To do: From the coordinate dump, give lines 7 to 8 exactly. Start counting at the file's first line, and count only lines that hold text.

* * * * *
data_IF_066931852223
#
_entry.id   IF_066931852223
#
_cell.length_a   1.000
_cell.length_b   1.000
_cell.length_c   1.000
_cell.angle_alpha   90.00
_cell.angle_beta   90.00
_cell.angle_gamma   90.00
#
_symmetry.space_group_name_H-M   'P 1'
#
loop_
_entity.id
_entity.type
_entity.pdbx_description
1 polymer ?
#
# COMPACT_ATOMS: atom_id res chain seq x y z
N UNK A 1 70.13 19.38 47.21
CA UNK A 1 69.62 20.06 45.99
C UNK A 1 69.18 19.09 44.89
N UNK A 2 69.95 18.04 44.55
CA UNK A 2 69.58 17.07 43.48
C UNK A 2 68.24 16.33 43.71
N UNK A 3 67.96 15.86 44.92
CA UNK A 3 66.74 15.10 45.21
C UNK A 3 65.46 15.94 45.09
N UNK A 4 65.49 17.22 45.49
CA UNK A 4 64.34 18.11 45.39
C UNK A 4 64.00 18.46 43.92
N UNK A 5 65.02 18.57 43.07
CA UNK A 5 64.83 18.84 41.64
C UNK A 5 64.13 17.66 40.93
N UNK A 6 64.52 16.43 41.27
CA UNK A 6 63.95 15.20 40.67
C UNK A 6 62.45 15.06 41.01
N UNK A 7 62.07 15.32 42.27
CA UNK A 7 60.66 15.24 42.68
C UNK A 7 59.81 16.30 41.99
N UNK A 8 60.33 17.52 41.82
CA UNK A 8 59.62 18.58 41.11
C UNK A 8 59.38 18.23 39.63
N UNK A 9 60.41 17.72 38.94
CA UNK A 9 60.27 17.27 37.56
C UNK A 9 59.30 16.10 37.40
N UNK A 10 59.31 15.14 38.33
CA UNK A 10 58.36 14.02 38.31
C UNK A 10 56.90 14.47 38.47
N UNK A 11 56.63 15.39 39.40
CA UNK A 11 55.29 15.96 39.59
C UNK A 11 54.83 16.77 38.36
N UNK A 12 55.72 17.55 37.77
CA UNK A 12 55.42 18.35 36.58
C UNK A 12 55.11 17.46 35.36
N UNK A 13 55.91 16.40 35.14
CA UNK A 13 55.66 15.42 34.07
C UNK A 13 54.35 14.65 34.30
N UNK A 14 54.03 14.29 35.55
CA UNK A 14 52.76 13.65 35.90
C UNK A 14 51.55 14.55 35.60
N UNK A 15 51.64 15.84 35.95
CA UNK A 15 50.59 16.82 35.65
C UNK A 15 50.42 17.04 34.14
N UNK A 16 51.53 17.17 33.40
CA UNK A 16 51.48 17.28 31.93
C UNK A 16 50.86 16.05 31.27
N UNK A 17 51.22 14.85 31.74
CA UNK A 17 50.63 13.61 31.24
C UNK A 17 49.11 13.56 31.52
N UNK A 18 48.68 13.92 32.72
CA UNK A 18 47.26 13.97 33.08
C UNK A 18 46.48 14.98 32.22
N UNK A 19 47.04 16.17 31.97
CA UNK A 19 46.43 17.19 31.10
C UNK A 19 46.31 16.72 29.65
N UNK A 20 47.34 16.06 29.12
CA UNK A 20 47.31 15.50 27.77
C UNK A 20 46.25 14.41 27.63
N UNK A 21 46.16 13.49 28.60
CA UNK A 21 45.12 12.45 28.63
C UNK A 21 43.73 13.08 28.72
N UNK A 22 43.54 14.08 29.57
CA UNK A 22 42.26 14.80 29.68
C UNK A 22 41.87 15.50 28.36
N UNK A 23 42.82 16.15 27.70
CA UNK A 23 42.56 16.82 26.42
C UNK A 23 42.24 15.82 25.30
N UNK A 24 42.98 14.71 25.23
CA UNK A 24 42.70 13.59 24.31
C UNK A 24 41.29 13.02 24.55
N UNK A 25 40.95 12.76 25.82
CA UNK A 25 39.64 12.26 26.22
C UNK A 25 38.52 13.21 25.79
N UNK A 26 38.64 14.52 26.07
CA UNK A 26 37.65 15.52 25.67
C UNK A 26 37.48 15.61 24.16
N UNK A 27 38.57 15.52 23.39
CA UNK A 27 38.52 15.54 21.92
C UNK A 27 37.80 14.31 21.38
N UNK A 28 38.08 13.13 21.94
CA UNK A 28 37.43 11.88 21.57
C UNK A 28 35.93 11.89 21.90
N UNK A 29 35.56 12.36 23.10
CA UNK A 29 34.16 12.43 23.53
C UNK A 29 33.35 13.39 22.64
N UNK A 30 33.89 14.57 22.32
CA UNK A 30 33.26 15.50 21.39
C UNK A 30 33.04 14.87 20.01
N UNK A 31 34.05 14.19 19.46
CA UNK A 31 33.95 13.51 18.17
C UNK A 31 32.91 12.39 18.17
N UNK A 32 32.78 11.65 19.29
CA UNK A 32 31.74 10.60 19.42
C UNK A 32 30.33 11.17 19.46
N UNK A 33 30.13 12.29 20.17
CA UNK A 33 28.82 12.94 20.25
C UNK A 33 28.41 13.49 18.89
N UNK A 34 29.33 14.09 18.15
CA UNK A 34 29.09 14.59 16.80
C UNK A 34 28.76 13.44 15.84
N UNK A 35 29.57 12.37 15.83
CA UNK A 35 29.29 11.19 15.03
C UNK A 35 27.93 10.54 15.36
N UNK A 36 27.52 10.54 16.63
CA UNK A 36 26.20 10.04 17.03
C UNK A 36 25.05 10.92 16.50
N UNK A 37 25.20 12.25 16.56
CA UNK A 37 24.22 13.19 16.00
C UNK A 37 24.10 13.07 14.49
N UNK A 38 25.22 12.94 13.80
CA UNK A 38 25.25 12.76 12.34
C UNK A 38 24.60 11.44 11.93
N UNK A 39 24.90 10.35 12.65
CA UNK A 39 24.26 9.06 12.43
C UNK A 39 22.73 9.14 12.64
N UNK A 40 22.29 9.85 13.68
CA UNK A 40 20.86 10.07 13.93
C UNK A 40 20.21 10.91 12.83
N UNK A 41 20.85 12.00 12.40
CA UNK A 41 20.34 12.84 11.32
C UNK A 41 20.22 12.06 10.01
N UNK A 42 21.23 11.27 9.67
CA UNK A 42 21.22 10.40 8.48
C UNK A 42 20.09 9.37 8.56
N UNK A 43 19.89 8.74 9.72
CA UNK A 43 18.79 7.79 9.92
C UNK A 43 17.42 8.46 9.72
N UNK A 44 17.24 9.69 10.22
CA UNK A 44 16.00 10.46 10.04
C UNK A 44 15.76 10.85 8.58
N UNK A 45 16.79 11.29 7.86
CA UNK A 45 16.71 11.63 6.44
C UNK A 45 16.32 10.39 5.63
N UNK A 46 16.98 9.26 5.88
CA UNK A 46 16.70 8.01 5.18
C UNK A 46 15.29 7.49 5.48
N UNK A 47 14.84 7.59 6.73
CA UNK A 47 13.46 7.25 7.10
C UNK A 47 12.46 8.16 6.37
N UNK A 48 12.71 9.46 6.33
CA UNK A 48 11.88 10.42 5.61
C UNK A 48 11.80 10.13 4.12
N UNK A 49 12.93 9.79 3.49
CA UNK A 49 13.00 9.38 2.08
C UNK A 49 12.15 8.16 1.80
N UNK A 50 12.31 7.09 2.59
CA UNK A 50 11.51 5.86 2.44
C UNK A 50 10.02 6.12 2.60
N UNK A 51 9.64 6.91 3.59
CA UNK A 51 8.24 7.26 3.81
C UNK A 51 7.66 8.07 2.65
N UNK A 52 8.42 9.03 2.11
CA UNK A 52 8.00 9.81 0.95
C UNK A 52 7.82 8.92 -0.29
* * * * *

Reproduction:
_cell.length_c   1.000
_cell.angle_alpha   90.00